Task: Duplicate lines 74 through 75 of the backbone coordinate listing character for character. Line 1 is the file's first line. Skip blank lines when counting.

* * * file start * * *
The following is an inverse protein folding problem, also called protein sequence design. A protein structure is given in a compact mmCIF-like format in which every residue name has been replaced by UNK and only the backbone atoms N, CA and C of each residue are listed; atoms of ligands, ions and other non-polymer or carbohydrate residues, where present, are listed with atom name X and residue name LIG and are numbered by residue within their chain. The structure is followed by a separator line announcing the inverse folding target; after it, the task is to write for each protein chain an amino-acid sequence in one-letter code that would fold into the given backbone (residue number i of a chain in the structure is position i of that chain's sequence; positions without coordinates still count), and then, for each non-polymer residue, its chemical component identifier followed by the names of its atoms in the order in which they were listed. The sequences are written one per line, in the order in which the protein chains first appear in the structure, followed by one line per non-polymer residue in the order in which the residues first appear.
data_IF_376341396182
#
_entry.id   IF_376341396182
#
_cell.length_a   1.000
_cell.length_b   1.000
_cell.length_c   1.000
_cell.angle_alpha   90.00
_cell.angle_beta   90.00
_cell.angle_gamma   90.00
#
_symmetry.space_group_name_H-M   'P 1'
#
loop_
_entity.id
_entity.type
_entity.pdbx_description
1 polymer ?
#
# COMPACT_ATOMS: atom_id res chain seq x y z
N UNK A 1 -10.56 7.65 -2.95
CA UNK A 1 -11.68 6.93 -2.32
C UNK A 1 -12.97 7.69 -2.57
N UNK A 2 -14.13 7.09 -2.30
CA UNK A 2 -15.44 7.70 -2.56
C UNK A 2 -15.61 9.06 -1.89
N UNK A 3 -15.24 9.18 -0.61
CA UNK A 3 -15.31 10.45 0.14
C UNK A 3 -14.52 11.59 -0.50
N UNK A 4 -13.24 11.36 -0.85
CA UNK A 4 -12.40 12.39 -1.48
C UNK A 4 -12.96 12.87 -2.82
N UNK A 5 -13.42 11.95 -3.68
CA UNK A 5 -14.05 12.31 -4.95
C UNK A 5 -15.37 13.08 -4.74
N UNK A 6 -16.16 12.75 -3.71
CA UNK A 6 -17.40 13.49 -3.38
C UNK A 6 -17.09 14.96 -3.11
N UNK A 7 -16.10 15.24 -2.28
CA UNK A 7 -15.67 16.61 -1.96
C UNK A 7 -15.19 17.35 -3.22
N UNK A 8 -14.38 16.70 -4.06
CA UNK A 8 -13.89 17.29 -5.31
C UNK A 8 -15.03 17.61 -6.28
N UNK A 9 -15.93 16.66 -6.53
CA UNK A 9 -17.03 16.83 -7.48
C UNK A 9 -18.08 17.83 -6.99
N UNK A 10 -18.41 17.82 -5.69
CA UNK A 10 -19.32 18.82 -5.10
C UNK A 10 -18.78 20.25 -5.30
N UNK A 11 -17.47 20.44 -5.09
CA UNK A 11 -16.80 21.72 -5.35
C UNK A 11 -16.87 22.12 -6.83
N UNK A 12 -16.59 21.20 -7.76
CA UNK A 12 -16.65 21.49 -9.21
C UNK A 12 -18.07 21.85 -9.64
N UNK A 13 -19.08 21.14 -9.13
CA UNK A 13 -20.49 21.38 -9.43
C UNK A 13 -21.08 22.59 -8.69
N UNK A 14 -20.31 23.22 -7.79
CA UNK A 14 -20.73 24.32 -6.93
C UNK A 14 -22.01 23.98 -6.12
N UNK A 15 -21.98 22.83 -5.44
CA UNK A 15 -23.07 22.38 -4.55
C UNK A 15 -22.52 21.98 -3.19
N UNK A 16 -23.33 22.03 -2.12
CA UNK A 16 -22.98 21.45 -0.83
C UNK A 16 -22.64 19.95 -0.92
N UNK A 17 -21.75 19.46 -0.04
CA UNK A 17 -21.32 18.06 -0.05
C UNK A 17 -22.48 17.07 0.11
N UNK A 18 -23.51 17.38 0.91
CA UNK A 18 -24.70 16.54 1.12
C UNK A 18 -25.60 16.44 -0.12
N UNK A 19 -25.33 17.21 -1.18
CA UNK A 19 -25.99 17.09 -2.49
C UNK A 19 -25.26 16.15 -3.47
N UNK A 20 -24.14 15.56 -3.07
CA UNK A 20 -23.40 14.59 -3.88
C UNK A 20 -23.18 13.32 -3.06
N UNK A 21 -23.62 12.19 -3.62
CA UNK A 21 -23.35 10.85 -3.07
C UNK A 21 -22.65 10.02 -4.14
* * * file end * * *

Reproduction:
CA UNK A 18 -24.70 16.54 1.12
C UNK A 18 -25.60 16.44 -0.12